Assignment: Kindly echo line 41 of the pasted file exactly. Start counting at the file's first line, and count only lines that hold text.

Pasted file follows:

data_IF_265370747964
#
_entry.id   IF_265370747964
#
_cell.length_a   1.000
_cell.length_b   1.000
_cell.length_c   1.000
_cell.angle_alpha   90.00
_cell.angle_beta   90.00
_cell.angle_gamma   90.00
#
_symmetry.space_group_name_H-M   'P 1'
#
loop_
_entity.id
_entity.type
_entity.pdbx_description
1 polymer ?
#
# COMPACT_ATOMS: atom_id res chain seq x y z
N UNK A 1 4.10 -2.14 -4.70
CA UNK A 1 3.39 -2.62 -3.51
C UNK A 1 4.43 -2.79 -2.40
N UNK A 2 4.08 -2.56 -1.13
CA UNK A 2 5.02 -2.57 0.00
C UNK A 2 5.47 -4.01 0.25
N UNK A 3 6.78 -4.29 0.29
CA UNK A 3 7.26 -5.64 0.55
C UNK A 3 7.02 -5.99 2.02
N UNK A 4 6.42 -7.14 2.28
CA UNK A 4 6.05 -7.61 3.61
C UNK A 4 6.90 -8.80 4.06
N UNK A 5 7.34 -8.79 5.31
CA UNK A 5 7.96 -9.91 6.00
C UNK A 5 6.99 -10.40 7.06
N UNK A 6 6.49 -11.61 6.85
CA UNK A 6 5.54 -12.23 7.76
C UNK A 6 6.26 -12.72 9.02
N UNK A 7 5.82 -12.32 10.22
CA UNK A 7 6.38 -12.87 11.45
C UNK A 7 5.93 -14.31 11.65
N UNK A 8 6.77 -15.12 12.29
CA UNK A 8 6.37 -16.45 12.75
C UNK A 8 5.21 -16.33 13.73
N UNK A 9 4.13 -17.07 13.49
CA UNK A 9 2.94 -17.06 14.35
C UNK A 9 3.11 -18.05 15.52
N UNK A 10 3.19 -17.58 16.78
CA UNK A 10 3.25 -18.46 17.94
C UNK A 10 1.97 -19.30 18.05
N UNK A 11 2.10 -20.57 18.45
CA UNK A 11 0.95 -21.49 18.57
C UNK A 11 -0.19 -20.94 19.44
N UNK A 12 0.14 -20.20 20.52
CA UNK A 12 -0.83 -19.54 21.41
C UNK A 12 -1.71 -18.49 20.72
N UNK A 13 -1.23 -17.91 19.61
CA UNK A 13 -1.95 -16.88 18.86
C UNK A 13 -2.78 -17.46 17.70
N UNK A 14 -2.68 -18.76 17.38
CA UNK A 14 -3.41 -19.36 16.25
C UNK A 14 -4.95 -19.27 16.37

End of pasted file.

C UNK A 7 5.93 -14.31 11.65